So much of the contents and structure of his vessel are finite (food, water) or unstable (the structural integrity of the hull), offering him little to no security which actually dwindles as time goes by. It’s a disheartening experience for the man, and painful for the audience to watch. But such developments of the plot enforce the biblical view that our security and our hope is misplaced, when it isn’t found in God our Father. In 1 Timothy 6:17-19 (NIV), we read that the rich (and all people by extension) who mistakenly put their hope and trust in the things of this world, are encouraged to “put their hope in God” alone, who is a “firm foundation”, that we might “take hold of the life that is truly life” found in relationship with God. To do anything else, the Bible teaches, is to find ourselves bitterly disappointed and, much like our protagonist, completely lost – for the things of this life often fail or disappoint us, whereas God promises that He will never do so.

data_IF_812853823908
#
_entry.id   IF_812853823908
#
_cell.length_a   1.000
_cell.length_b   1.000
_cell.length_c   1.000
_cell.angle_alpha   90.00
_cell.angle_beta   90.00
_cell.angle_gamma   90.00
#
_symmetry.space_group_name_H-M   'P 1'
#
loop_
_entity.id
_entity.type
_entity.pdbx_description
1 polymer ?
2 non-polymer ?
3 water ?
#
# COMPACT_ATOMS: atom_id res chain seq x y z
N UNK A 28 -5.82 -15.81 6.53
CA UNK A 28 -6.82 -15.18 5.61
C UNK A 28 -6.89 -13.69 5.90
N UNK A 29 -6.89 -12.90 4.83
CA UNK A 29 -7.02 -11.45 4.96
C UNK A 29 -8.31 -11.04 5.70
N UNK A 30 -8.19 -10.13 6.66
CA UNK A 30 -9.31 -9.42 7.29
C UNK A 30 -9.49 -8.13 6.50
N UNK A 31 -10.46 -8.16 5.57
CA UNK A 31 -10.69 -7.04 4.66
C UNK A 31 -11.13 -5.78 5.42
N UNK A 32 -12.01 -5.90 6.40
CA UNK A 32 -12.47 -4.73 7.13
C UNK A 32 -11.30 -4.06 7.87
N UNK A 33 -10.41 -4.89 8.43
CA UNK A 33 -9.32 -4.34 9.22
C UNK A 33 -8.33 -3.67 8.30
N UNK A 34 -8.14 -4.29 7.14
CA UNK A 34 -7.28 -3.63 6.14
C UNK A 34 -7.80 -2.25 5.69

Time and time again, however, Our Man attempts to prolong and save his life, only to discover that all of his great efforts are made forfeit. He uses fishing wire to catch a fish, but only witnesses it becoming a tasty meal for a passing shark. Even the use of signalling flares to gain the attention of two passing container ships, fails him in the end. For our man, all is truly lost. And in a moment of desperation towards the end of the film, he even tears pages from his journal to create a signal fire, but soon finds that the fire grows out of control and consumes his life raft, leading him to abandon it. Up until this point, we’ve only ever seen Our Man desperately trying to save his life with whatever means are available to him. And such efforts reminded me of the words of Jesus: “If you cling to your life, you will lose it, and if you let your life go, you will save it.” (Luke 17:33, NLT). It’s here, in Luke’s gospel, that Jesus is sharing the hope of the Gospel message once again – noting that if we simply relinquish control over our lives (living life our own way, in our own strength), thereby acknowledging that we are in need of assistance that comes from God alone, we will receive the gift of eternal life with God and be saved from eternal separation from God.